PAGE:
HSBC to eliminate up to 50,000 jobs 

HSBC to eliminate up to 50,000 jobs 

To decide on location ofheadquarters this year

Gulliver: HSBC has unrivalled position
Gulliver: HSBC has unrivalled position

LONDON/Hong Kong: HSBC Holdings Plc said yesterday that it would cut its global headcount by up to 50,000 as part of a restructuring that entails its withdrawal from Brazil and Turkey.

The Asia-focused lender added in a statement that it intended to save up to $5 billion in annual costs within two and a half years as it seeks to boost profitability.

"HSBC is now undertaking a significant reshaping of its business portfolio," said the bank, which this year marks its 150th anniversary. "It is redeploying resources to capture expected future growth opportunities and adapting to structural changes in the operating climate."

The statement did not mention extensive job cuts, the details of which were buried in an accompanying report.

HSBC said there would be a 10% reduction in jobs, with between 22,000 and 25,000 classified under "transformation savings".

A further 25,000 jobs would be lost with the sale of operations in Turkey and Brazil.

"We recognise that the world has changed and we need to change with it," said chief executive Stuart Gulliver. "That is why we are outlining ... actions that will further transform our organisation."

He also confirmed the job losses would include between 7,000 and 8,000 positions in Britain — where its retail bank will be rebranded and relocated from London to Birmingham, central England, by 2019.

The overhaul is the latest in a series of swingeing cuts under Gulliver, who joined at the beginning of 2011.

Staff numbers have dropped from 295,000 in 2010 and by 2017 there will be 208,000 remaining.

"HSBC has an unrivalled global position: access to high growth markets; a diversified universal banking model with strong funding and a low risk profile; and strong internal capital generation with industry leading dividends," said Gulliver.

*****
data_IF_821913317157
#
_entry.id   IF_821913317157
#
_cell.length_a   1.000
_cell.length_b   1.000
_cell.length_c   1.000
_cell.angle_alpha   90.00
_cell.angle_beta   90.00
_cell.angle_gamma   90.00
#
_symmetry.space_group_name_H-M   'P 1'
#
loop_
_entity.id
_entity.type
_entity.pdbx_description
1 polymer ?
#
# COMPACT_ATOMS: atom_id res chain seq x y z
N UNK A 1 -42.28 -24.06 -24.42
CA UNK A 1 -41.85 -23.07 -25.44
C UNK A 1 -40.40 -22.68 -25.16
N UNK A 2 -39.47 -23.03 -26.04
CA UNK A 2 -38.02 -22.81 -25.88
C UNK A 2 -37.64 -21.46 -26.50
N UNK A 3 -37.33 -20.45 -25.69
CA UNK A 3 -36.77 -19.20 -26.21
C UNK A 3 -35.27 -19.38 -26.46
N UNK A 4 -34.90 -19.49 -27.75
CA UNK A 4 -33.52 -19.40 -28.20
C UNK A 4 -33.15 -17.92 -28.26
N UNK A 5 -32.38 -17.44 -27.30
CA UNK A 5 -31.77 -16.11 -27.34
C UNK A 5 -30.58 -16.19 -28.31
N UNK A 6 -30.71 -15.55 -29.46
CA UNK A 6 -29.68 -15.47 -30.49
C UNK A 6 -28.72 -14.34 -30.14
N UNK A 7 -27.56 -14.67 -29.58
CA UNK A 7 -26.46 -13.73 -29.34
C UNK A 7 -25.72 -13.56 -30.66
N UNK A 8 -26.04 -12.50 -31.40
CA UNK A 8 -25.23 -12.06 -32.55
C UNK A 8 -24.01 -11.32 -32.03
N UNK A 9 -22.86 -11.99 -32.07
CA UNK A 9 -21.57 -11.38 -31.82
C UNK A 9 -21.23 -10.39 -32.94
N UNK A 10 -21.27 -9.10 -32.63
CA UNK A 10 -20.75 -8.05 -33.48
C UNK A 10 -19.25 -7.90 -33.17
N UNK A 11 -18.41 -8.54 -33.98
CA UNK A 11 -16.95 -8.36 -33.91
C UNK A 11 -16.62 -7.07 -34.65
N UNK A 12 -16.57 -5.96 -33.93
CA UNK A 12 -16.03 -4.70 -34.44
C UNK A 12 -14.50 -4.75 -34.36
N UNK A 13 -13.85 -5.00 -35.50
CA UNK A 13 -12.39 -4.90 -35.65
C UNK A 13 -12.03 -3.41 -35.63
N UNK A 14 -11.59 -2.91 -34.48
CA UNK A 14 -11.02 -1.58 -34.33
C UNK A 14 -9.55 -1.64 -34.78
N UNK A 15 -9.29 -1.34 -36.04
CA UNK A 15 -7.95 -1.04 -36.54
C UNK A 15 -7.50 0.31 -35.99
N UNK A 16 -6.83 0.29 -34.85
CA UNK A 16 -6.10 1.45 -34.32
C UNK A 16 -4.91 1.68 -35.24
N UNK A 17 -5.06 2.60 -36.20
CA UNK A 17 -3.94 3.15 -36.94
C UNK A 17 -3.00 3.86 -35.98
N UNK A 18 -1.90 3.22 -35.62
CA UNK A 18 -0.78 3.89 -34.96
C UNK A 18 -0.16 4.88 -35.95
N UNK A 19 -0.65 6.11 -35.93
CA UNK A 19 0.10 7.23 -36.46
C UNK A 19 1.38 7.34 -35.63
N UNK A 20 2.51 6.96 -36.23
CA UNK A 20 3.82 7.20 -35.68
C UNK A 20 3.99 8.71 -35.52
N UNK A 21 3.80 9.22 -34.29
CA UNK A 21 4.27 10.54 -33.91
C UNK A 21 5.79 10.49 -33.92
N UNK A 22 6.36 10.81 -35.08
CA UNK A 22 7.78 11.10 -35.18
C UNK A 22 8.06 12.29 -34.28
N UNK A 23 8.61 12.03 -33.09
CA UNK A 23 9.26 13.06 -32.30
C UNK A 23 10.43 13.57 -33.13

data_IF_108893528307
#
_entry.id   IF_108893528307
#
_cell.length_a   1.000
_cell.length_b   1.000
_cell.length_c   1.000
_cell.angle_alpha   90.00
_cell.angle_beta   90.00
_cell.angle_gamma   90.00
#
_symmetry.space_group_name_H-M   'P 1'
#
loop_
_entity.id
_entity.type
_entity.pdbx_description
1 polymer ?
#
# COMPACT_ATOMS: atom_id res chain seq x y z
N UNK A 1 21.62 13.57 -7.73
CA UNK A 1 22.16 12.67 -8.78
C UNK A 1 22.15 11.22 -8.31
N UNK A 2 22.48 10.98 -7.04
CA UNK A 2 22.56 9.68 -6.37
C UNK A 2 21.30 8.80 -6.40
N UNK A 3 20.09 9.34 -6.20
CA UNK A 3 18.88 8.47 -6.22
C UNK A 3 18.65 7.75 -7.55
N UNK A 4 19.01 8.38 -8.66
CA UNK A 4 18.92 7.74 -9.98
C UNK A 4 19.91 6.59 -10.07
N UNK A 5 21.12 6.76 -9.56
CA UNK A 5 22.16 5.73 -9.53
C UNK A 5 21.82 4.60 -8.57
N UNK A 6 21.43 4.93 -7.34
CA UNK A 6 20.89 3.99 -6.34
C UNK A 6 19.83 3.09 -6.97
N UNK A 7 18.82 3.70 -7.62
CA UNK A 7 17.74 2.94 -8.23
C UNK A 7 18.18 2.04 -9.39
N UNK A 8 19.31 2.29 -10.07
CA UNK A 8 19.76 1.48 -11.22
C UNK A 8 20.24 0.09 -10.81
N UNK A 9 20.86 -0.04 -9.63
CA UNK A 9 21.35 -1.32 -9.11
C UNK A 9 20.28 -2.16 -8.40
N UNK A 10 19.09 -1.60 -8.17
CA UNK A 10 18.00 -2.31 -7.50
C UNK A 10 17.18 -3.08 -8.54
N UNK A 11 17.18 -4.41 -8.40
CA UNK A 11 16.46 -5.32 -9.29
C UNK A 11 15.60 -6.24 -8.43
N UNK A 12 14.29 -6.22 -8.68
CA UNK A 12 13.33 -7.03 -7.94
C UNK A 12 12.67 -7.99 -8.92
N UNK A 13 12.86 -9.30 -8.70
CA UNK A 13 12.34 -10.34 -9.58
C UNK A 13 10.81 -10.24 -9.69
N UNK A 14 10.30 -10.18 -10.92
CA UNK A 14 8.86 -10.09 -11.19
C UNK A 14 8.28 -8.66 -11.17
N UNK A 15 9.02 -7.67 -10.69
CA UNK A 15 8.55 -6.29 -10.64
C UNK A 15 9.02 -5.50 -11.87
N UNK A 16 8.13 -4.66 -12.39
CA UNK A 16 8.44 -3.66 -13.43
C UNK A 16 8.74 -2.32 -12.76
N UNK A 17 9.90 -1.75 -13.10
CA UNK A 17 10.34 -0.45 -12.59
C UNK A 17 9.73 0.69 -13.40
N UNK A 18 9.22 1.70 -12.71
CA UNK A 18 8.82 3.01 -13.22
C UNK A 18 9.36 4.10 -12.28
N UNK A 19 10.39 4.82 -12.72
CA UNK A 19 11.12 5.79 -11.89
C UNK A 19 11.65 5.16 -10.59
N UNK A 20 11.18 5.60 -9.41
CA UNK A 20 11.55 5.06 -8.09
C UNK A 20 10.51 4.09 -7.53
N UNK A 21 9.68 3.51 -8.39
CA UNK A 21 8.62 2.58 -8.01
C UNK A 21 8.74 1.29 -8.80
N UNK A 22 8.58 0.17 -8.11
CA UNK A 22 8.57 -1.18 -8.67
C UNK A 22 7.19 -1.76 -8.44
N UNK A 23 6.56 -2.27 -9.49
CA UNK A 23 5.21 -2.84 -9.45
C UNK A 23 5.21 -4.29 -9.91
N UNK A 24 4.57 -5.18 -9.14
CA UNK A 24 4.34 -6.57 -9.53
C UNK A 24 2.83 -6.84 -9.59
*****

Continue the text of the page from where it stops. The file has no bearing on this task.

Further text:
HSBC said that it would aim to save $4.5-5 billion in annual costs by the end of 2017 but would continue to serve large corporate clients in Brazil "with respect to their international needs".

The bank added that it would focus more on Asia, particularly the in the Pearl River Delta, and set up a ring-fenced British bank.

It also expects to complete a review of where to locate its headquarters by the end of this year.

Gulliver has previously said the lender may relocate due to increased British regulation and taxation of the banking sector.

Financial analyst Jackson Wong described the announcement as a "decisive move".

"It's a big cut...(but) they haven't been able to save costs over the past few years," Wong, associate director for Simsen Financial Group, told AFP.

He added that the bank was likely to relocate its headquarters to Hong Kong, owing to its low tax regime. "The chance is pretty high for Hong Kong." 

But analyst Francis Lun said the cuts might be too severe. "They may have overdone it — if you cut the jobs any further ... you cannot get the job done."

He also believed Asia would be a friendlier environment for the bank.

"The problem is really with the regulators in Europe and America because they lost big during the financial tsunami so they want to get even with the banks," said Lun. "There's no future for major international banks in Europe and America, no matter how much money you make or save."

He said the Hong Kong Monetary Authority (HKMA), the city's de facto bank, was more relaxed. "They are not out to get the pound of flesh." 

Swiss prosecutors on Thursday closed an investigation into allegations HSBC's Geneva branch helped clients evade millions of dollars in taxes, after it agreed to pay tens of millions in compensation.

The bank agreed to pay out 40 million Swiss francs ($43 million).

Geneva authorities opened the probe in February following the publication of secret documents claiming the bank assisted many wealthy clients in thwarting the taxman.

Last year, HSBC was separately fined by US and British regulators for attempting to rig foreign exchange markets. 

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